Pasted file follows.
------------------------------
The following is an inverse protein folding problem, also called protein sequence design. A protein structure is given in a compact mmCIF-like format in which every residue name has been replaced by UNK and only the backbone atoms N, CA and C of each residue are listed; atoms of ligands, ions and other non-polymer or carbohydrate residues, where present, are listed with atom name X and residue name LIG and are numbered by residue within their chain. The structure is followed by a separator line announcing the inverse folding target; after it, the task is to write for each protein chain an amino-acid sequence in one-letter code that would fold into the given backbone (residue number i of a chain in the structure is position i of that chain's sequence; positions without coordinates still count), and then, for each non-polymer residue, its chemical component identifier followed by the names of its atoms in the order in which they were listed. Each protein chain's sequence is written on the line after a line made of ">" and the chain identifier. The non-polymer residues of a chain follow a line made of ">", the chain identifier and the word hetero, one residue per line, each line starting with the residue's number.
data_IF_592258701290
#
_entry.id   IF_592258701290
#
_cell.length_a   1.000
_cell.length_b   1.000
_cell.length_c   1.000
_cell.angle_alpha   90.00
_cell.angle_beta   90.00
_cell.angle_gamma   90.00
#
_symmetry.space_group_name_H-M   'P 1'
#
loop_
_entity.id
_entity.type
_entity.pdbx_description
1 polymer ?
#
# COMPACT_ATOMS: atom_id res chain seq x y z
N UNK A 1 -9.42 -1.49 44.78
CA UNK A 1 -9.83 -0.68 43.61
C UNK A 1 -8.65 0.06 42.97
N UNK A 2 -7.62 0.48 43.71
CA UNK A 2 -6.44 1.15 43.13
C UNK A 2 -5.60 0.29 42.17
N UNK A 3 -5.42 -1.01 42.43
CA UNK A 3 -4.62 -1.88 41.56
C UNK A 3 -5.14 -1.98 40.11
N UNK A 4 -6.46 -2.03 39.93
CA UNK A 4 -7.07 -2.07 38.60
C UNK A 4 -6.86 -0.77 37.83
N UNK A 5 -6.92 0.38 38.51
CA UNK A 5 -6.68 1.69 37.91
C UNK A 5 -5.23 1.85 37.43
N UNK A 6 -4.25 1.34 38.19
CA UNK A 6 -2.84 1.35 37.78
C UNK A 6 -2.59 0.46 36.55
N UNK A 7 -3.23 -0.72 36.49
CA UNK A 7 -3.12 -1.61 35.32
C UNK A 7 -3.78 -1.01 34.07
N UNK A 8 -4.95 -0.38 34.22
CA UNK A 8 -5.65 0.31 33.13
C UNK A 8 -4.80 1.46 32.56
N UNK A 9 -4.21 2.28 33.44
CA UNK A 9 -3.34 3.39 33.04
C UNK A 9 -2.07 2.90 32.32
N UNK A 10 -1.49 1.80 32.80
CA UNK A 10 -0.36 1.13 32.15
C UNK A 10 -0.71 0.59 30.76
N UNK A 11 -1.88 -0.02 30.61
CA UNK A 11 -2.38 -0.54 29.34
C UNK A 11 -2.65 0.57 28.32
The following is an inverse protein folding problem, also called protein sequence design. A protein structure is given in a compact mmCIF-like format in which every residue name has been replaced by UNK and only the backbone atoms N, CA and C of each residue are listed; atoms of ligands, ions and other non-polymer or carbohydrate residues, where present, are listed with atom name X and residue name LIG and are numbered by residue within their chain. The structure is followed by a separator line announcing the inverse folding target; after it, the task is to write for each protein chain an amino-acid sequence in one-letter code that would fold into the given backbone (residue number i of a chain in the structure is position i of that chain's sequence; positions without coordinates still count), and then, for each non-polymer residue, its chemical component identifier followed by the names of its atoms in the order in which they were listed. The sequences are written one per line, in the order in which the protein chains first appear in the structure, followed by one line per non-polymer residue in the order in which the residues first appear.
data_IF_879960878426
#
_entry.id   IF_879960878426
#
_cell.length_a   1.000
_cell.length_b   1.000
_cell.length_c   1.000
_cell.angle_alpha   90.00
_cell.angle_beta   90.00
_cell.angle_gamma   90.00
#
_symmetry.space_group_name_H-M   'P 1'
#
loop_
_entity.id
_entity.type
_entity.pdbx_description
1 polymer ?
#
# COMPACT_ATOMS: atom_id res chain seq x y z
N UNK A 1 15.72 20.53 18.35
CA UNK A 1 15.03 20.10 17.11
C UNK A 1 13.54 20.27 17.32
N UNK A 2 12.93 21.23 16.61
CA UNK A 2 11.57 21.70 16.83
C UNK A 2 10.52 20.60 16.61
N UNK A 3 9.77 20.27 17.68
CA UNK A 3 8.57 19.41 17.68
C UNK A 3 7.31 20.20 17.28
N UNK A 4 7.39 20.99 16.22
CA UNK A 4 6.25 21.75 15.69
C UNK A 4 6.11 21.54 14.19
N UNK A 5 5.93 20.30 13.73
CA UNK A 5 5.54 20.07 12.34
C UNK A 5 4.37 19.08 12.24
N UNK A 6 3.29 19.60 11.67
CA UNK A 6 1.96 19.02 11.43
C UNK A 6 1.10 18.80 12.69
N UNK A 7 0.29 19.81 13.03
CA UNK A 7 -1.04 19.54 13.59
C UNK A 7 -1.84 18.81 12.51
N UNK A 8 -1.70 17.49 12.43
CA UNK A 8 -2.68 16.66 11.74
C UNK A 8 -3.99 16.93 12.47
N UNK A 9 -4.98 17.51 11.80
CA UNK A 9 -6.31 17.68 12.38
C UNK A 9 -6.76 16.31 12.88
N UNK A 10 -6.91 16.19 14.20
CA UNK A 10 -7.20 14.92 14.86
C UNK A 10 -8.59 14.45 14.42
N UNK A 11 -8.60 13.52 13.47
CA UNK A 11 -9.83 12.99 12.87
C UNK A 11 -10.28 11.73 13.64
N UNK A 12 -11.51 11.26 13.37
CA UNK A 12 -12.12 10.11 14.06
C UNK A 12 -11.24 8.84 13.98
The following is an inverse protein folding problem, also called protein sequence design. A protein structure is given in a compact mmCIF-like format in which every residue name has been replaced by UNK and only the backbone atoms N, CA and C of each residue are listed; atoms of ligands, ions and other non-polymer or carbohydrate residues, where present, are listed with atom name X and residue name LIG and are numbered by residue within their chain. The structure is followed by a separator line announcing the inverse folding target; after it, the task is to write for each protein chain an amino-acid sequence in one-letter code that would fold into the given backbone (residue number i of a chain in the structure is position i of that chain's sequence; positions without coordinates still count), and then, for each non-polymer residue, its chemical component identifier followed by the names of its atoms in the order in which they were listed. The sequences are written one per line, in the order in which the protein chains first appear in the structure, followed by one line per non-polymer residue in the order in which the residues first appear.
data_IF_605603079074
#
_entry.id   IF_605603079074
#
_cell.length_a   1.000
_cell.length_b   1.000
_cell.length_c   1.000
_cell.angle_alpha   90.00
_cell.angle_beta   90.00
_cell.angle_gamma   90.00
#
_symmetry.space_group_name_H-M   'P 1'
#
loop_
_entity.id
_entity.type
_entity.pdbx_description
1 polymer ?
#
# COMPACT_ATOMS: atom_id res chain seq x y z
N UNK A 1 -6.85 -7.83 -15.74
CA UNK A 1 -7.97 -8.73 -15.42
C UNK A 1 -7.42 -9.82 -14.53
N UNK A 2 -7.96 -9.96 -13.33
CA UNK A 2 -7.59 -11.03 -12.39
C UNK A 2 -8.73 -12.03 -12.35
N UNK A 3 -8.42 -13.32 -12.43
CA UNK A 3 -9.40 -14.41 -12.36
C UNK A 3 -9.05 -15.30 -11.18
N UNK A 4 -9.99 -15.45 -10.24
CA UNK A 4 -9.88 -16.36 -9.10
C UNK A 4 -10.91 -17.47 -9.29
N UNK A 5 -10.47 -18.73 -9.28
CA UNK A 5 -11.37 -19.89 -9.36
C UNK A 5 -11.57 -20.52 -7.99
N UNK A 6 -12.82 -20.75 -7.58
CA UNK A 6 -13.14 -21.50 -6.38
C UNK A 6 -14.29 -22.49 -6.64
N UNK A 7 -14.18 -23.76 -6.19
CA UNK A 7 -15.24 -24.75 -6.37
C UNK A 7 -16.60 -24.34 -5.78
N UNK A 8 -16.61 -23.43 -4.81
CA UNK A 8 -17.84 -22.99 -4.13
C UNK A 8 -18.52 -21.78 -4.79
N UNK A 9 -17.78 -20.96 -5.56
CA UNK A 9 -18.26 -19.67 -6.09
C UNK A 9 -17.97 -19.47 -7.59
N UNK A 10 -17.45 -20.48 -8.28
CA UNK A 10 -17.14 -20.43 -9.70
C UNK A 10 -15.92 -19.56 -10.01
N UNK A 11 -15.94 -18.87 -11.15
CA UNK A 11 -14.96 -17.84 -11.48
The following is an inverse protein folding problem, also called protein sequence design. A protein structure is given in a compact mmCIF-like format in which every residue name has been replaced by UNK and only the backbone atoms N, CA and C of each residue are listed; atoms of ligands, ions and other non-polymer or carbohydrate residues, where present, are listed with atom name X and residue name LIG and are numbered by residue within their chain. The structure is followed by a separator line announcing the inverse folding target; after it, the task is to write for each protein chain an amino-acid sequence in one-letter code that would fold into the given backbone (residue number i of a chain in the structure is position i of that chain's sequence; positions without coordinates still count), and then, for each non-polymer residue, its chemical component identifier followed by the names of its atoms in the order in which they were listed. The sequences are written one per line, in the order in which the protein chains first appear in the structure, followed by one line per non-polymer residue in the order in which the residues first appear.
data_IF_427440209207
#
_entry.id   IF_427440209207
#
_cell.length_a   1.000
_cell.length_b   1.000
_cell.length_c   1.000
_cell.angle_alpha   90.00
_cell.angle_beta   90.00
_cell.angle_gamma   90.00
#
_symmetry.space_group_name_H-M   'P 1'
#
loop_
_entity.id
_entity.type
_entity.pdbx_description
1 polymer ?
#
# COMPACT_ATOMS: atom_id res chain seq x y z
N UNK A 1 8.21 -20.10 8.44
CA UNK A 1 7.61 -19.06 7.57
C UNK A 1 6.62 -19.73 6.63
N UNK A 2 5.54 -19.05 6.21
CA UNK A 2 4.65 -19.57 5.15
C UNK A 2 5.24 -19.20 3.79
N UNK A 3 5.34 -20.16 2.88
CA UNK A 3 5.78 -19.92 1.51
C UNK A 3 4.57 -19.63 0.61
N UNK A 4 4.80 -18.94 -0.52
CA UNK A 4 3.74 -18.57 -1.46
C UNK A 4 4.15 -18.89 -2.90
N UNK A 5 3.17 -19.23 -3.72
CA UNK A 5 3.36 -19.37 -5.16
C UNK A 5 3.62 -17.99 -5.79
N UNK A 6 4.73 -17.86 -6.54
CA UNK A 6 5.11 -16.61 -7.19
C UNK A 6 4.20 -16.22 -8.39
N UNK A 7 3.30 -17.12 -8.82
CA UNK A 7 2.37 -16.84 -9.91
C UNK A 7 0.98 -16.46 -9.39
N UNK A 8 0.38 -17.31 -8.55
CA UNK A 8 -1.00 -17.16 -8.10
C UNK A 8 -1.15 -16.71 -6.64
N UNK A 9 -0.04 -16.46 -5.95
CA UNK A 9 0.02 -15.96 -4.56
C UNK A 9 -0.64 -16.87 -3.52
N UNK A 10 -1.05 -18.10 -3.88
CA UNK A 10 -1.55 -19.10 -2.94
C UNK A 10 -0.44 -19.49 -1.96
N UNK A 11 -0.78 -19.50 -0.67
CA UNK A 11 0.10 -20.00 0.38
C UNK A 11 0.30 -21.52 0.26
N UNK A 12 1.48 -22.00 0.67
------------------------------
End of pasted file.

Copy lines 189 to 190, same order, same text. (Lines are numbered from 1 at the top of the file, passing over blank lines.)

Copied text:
N UNK A 2 5.54 -19.05 6.21
CA UNK A 2 4.65 -19.57 5.15